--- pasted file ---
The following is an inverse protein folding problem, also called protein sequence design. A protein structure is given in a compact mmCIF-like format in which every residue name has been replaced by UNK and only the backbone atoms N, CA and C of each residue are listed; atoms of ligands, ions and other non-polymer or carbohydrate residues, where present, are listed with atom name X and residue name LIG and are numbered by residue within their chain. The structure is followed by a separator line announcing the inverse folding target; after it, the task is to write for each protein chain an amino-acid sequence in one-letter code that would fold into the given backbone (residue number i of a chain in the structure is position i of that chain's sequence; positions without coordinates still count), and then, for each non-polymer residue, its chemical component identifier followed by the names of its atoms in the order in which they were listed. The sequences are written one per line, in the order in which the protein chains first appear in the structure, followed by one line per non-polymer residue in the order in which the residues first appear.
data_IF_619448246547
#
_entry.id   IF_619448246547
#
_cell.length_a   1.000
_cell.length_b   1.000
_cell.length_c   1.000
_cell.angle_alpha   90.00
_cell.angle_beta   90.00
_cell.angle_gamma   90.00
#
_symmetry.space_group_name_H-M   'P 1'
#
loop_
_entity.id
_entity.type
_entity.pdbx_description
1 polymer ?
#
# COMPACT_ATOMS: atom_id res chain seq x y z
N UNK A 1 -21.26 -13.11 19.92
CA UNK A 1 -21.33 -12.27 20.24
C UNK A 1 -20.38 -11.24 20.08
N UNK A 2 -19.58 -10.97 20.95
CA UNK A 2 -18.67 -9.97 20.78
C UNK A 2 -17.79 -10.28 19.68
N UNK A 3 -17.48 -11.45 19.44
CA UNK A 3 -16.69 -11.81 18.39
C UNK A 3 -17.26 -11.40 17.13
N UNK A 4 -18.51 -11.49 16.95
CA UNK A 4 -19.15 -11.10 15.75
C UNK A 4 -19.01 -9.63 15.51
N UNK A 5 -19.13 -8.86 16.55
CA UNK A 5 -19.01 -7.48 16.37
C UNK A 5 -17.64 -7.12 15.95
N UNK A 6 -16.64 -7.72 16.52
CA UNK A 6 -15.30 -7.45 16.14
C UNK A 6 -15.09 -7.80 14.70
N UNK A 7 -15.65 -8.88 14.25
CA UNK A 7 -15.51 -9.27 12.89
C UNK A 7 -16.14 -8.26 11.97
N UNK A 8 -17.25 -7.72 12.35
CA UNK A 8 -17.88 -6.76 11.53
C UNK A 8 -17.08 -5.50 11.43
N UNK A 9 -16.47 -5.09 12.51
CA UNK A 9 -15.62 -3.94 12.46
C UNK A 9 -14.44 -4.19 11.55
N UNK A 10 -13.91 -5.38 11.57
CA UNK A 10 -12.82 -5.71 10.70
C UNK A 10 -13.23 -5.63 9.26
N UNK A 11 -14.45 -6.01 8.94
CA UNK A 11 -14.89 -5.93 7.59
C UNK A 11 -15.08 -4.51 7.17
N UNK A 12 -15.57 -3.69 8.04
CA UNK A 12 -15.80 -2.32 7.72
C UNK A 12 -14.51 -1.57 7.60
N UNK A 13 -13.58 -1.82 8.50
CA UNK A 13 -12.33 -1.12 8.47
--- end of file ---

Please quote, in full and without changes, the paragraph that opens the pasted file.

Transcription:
The following is an inverse protein folding problem, also called protein sequence design. A protein structure is given in a compact mmCIF-like format in which every residue name has been replaced by UNK and only the backbone atoms N, CA and C of each residue are listed; atoms of ligands, ions and other non-polymer or carbohydrate residues, where present, are listed with atom name X and residue name LIG and are numbered by residue within their chain. The structure is followed by a separator line announcing the inverse folding target; after it, the task is to write for each protein chain an amino-acid sequence in one-letter code that would fold into the given backbone (residue number i of a chain in the structure is position i of that chain's sequence; positions without coordinates still count), and then, for each non-polymer residue, its chemical component identifier followed by the names of its atoms in the order in which they were listed. The sequences are written one per line, in the order in which the protein chains first appear in the structure, followed by one line per non-polymer residue in the order in which the residues first appear.